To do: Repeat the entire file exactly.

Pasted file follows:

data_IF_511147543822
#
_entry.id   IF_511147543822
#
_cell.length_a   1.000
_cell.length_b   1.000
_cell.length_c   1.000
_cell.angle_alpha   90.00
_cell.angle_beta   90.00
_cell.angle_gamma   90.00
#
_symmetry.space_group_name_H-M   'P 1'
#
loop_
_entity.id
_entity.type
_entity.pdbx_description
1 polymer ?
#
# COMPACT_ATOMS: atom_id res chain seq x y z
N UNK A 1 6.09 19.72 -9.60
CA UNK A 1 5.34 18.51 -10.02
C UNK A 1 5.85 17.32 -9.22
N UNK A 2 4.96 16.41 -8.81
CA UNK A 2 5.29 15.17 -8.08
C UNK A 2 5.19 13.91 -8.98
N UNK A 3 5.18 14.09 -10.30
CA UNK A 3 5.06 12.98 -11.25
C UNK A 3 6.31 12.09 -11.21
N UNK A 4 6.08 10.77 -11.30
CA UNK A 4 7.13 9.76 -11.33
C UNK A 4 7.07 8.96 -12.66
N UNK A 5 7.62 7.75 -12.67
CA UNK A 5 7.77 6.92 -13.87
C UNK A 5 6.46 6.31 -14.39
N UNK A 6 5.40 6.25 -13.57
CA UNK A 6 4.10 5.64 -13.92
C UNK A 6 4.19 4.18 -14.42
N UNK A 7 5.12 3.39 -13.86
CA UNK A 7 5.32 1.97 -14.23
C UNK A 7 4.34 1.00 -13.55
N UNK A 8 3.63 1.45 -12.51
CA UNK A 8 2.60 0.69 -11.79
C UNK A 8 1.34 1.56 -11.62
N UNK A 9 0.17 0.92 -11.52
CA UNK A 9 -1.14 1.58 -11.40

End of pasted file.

data_IF_511147543822
#
_entry.id   IF_511147543822
#
_cell.length_a   1.000
_cell.length_b   1.000
_cell.length_c   1.000
_cell.angle_alpha   90.00
_cell.angle_beta   90.00
_cell.angle_gamma   90.00
#
_symmetry.space_group_name_H-M   'P 1'
#
loop_
_entity.id
_entity.type
_entity.pdbx_description
1 polymer ?
#
# COMPACT_ATOMS: atom_id res chain seq x y z
N UNK A 1 6.09 19.72 -9.60
CA UNK A 1 5.34 18.51 -10.02
C UNK A 1 5.85 17.32 -9.22
N UNK A 2 4.96 16.41 -8.81
CA UNK A 2 5.29 15.17 -8.08
C UNK A 2 5.19 13.91 -8.98
N UNK A 3 5.18 14.09 -10.30
CA UNK A 3 5.06 12.98 -11.25
C UNK A 3 6.31 12.09 -11.21
N UNK A 4 6.08 10.77 -11.30
CA UNK A 4 7.13 9.76 -11.33
C UNK A 4 7.07 8.96 -12.66
N UNK A 5 7.62 7.75 -12.67
CA UNK A 5 7.77 6.92 -13.87
C UNK A 5 6.46 6.31 -14.39
N UNK A 6 5.40 6.25 -13.57
CA UNK A 6 4.10 5.64 -13.92
C UNK A 6 4.19 4.18 -14.42
N UNK A 7 5.12 3.39 -13.86
CA UNK A 7 5.32 1.97 -14.23
C UNK A 7 4.34 1.00 -13.55
N UNK A 8 3.63 1.45 -12.51
CA UNK A 8 2.60 0.69 -11.79
C UNK A 8 1.34 1.56 -11.62
N UNK A 9 0.17 0.92 -11.52
CA UNK A 9 -1.14 1.58 -11.40